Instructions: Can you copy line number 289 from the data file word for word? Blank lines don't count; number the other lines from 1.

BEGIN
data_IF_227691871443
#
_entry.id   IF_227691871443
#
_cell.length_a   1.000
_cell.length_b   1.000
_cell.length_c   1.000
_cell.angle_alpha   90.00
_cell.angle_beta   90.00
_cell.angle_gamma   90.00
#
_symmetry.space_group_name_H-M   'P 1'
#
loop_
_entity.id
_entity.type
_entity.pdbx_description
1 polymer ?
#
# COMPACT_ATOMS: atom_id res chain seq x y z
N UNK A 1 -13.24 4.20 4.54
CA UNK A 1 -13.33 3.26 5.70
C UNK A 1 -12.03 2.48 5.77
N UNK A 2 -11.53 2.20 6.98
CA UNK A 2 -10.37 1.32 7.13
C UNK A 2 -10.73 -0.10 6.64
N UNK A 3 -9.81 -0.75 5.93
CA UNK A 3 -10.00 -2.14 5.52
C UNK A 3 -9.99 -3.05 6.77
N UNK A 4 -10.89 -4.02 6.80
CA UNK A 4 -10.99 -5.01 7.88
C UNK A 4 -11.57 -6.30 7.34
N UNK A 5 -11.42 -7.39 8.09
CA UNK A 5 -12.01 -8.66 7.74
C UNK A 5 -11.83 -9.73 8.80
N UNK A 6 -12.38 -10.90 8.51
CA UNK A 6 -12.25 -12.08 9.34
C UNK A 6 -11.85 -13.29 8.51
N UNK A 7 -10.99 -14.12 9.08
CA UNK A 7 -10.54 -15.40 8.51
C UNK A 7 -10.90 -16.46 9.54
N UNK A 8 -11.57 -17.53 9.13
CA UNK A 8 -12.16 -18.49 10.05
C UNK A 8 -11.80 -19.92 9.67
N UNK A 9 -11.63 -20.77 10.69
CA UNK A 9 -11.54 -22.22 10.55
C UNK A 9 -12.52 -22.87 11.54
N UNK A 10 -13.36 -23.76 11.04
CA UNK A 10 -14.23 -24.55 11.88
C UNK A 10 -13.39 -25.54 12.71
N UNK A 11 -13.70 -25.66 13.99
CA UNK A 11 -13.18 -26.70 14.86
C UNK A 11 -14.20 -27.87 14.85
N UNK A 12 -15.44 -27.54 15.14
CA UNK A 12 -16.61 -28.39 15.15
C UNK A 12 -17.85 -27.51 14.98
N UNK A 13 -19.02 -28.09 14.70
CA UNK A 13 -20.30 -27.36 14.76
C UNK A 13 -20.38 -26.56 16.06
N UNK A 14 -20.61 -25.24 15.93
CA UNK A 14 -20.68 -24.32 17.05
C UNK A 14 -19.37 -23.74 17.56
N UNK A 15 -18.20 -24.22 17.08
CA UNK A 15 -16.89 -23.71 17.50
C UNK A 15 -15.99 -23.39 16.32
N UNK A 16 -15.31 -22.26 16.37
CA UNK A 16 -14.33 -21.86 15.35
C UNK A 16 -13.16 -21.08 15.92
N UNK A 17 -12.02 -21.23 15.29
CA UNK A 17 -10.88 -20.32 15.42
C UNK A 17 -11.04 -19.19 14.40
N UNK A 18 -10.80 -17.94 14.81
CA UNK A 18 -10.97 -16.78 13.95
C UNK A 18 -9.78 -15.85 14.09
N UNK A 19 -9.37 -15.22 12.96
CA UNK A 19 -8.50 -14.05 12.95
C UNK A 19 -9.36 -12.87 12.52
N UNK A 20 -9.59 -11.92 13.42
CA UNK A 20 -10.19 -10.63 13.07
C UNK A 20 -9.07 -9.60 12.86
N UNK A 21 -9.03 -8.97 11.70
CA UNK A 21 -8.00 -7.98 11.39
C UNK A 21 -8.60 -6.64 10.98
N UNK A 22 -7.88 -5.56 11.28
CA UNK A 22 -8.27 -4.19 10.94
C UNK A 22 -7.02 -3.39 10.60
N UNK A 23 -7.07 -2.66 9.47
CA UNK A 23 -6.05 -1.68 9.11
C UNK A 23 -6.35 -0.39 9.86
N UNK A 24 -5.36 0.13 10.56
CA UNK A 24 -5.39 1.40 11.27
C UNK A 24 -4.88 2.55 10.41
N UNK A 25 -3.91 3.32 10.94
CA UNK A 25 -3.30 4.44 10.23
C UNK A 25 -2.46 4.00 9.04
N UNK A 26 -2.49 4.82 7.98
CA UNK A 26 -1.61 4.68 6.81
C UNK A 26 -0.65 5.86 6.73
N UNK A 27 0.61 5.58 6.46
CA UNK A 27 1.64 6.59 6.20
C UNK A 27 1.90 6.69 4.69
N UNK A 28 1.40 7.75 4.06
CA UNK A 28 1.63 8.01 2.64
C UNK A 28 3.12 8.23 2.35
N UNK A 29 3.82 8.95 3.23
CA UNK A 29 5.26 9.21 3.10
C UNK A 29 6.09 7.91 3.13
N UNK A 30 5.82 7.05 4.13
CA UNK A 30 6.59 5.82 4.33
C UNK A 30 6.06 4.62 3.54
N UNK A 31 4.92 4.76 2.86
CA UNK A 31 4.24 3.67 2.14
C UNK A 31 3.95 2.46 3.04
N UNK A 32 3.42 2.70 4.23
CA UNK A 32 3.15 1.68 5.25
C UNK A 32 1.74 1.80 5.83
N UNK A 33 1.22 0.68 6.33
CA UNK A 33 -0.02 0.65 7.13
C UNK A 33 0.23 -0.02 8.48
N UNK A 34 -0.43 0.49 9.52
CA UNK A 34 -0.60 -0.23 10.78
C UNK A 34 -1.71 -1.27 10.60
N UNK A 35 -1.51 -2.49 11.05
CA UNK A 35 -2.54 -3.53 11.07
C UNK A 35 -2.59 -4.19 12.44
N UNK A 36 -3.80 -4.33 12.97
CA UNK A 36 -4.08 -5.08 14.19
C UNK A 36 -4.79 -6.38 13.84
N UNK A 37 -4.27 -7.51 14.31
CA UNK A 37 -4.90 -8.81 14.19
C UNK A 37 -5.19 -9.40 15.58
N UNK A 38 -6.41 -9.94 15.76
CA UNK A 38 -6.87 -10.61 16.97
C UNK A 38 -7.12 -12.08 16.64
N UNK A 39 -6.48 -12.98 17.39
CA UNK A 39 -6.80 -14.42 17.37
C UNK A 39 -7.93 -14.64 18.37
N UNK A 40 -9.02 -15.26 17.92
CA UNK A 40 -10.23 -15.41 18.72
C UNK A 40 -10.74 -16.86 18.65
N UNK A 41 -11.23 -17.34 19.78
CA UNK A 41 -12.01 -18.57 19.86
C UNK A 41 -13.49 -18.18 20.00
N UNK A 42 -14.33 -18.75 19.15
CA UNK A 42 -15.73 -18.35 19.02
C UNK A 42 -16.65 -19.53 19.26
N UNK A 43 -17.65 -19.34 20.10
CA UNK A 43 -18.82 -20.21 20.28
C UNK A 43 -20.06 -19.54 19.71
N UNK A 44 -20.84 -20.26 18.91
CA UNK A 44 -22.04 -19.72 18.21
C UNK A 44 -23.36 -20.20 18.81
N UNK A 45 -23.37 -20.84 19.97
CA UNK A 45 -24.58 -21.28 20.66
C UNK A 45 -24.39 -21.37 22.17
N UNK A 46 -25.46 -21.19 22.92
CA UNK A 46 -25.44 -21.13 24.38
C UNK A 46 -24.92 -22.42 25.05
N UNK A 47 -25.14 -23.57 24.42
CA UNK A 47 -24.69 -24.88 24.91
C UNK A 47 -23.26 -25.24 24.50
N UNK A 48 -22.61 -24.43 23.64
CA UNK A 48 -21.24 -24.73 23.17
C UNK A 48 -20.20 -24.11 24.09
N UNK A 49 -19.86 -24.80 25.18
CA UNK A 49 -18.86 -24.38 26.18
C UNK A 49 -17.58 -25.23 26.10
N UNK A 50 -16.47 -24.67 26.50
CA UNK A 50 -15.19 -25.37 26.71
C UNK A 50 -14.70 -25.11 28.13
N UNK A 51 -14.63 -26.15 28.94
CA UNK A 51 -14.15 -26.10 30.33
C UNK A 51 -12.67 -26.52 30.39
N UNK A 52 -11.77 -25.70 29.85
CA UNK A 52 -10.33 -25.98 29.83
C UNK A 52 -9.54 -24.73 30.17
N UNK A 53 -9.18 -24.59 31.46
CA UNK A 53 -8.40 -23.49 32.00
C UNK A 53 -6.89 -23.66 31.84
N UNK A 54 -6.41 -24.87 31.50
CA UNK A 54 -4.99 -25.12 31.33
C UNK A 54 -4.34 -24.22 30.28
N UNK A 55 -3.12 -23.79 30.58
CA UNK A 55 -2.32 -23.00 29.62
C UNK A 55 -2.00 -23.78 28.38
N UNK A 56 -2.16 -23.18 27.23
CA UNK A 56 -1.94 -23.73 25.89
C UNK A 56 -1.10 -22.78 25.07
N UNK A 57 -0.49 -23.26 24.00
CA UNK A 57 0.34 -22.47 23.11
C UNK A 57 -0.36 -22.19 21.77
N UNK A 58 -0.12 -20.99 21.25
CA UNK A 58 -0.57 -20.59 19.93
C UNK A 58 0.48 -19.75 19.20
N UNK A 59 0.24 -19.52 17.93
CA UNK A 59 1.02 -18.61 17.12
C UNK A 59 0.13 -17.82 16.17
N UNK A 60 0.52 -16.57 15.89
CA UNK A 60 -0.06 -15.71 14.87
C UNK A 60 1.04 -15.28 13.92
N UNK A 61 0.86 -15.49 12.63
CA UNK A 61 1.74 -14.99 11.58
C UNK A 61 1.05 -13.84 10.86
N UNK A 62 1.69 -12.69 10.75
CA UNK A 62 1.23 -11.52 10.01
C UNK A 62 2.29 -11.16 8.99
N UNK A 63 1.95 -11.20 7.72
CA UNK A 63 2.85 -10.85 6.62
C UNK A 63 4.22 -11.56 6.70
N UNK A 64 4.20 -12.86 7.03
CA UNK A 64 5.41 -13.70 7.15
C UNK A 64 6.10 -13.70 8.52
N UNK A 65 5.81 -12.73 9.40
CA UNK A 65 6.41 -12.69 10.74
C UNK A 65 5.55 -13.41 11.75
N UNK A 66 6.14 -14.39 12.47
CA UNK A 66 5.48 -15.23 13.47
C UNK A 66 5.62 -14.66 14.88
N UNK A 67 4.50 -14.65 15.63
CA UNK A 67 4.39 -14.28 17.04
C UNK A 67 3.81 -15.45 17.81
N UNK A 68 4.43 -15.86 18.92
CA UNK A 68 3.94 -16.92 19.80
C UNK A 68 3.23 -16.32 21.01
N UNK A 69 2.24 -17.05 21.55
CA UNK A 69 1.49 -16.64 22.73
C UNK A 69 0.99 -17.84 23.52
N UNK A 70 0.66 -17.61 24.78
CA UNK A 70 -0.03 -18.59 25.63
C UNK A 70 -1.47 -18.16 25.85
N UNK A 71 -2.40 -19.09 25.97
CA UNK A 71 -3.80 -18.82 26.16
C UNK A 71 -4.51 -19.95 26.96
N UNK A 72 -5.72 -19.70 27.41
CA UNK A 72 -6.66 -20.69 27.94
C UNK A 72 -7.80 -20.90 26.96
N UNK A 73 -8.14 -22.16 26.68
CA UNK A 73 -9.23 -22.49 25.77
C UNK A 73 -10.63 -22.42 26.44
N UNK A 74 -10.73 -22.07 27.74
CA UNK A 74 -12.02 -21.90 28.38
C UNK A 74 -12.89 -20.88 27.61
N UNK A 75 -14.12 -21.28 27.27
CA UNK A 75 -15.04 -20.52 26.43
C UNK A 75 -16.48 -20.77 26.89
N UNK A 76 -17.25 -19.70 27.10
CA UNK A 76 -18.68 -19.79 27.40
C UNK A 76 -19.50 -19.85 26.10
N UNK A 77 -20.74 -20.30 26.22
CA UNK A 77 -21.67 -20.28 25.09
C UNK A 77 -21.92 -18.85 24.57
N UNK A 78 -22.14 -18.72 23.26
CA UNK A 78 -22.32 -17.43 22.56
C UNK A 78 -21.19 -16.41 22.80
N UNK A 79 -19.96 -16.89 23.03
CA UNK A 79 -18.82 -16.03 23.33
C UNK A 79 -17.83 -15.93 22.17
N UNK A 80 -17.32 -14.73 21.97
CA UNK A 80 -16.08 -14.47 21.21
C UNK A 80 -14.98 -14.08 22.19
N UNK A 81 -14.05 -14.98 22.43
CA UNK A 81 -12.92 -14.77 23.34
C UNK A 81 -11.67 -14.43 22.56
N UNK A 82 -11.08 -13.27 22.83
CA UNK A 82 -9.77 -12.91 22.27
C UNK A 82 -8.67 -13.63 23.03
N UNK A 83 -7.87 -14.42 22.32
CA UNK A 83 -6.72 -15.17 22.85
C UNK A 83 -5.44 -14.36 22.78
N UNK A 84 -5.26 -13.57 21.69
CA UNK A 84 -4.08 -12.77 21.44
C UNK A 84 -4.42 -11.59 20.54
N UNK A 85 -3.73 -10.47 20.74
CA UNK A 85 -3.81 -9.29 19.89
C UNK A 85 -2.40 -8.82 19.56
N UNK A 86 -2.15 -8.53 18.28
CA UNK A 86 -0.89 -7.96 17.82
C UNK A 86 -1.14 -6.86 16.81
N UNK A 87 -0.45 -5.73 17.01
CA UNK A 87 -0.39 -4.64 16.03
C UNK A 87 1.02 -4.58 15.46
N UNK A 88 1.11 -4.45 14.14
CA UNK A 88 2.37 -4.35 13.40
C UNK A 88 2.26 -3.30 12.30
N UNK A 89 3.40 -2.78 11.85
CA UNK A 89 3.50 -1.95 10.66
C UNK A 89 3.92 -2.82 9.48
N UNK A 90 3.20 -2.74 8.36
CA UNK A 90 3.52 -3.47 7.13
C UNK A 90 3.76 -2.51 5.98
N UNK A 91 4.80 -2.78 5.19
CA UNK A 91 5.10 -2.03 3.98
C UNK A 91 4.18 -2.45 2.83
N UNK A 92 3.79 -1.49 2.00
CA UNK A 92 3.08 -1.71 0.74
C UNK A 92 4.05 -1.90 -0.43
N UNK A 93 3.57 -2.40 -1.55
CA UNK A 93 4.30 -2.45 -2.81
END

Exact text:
CA UNK A 90 3.52 -3.47 7.13